Qantas Celebrates 60 Years of Flying to the USA

Qantas Celebrates 60 Years of Flying to the USA
On May 15, 1954, a 60-passenger Qantas Lockheed Super Constellation aircraft departed Sydney for San Francisco and Vancouver. The journey to San Francisco took around 30 flying hours and involved fuel stops at Fiji, Canton Island and Hawaii.

Qantas named this the Southern Cross Route in honor of Sir Charles Kingsford Smith and his crew who made the first flight in 1928.

Qantas International CEO Simon Hickey said the sixty year milestone highlighted Qantas' ongoing commitment to the USA.

“Qantas is proud of its flying history to the US. Some of our most historic moments have been on the trans-Pacific route including the start of the jet age in 1959 with our first Boeing 707 services and introducing the largest commercial passenger aircraft, the A380, on the route in 2008,” said Mr. Hickey.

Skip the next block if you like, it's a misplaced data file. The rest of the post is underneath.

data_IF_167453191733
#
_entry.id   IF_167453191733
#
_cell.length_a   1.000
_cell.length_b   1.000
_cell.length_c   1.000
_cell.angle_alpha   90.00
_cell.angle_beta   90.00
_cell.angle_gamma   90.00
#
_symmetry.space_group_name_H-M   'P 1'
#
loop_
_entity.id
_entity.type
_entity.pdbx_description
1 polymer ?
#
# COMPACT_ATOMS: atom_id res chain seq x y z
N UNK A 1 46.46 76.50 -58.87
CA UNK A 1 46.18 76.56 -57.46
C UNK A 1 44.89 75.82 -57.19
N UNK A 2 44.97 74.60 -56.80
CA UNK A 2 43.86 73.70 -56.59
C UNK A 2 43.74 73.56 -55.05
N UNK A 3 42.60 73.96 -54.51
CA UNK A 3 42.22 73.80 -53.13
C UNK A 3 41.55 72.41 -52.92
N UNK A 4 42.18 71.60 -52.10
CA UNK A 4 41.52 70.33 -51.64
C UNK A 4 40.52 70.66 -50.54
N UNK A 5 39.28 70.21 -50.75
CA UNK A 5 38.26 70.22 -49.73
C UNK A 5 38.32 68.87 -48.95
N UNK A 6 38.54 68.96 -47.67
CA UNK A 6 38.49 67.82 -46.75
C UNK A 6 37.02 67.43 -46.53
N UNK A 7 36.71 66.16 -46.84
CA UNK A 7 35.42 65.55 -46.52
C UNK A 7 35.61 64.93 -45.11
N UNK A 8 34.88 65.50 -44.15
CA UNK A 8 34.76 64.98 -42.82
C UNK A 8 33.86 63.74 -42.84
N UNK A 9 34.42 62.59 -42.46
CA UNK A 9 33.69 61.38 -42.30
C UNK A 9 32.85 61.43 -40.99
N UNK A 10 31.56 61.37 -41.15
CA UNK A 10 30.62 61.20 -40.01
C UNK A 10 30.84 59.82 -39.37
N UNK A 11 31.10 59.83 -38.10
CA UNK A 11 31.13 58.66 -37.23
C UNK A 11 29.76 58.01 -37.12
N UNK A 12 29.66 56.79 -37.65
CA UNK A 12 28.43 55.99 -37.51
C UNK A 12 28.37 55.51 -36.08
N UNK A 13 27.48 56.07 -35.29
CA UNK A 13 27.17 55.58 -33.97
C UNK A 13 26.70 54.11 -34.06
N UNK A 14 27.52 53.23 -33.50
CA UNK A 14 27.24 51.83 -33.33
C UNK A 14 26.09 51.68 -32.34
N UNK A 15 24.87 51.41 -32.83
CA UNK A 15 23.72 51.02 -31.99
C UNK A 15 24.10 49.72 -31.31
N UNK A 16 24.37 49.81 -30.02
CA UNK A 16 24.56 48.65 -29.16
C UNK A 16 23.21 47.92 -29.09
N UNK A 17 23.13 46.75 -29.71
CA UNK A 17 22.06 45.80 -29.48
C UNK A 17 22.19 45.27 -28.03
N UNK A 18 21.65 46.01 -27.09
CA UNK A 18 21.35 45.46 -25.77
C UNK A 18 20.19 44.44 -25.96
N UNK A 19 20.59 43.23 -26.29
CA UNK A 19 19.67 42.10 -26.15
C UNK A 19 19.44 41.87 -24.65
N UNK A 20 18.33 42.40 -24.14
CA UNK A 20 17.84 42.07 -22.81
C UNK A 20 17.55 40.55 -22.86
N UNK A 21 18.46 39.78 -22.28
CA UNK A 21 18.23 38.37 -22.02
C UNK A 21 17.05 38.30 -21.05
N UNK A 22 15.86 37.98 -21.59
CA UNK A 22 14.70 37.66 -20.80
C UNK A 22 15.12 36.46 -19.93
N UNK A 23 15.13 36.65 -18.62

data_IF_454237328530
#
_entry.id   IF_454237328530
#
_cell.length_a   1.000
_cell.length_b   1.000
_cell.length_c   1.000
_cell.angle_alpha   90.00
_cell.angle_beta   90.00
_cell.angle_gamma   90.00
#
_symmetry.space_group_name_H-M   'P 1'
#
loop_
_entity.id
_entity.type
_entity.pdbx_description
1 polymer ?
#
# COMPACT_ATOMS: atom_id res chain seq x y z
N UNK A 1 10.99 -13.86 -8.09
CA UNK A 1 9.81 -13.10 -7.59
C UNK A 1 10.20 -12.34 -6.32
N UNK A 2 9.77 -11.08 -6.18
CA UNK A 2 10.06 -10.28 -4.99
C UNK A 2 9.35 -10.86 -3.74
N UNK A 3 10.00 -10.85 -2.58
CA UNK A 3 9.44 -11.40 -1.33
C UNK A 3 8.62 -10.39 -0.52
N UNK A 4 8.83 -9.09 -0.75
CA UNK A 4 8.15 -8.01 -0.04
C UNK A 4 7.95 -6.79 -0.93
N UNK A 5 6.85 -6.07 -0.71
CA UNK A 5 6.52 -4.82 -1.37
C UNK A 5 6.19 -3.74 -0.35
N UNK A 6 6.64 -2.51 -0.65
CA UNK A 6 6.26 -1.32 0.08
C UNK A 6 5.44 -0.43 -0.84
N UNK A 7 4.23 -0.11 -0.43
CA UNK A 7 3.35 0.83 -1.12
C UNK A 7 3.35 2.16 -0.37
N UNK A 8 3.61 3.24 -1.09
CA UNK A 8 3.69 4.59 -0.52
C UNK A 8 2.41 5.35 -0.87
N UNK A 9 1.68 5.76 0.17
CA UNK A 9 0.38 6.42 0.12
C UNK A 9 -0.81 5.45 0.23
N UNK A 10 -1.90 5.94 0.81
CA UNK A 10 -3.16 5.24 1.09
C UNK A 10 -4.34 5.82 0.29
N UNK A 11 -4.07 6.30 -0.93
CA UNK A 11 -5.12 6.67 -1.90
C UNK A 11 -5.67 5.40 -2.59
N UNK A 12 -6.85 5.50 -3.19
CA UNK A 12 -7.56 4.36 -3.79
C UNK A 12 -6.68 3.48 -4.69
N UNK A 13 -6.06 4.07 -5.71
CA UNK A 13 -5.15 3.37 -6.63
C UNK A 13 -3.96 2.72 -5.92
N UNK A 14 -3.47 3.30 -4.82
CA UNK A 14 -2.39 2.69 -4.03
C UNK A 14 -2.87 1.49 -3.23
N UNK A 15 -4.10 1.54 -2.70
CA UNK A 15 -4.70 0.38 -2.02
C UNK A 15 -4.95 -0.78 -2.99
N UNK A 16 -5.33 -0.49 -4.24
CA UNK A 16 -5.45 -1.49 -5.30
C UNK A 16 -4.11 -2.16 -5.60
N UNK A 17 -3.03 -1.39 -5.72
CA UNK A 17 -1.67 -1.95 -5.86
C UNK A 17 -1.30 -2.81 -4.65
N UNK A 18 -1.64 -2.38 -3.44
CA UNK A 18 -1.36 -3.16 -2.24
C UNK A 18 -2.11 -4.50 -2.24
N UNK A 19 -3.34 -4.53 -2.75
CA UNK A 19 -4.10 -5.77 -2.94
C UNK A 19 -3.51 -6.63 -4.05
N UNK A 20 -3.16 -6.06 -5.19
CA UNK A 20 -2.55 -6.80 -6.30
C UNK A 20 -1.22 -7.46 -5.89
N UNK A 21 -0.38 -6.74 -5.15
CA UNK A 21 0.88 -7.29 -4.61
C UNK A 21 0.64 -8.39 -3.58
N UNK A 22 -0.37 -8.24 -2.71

“The milestone comes in a year where Qantas is investing significantly in the customer experience to the US, including the opening our new First and Business Lounges in Los Angeles and the introduction of A380 services between Sydney and Dallas from September.

“Today, Qantas customers have more choice than ever before when it comes to flying between Australia and the United States. We offer 38 return services each week, with codeshare connections to more than 100 destinations with our partners across the US, Mexico and Canada,” added Mr. Hickey.

The airline first established itself in North America in San Francisco in 1954, when it took over the operations of British Commonwealth Pacific Airline in September 1947.

This year also marks thirty years since Qantas began non-stop flights between Sydney, Melbourne and Los Angeles beginning in April 1984. These services were operated by the long-range Boeing 747SP with a flying time of around 16 hours. Today, the flying time is around 13 hours.

Qantas is the only carrier to operate A380 services between the US and Australia.

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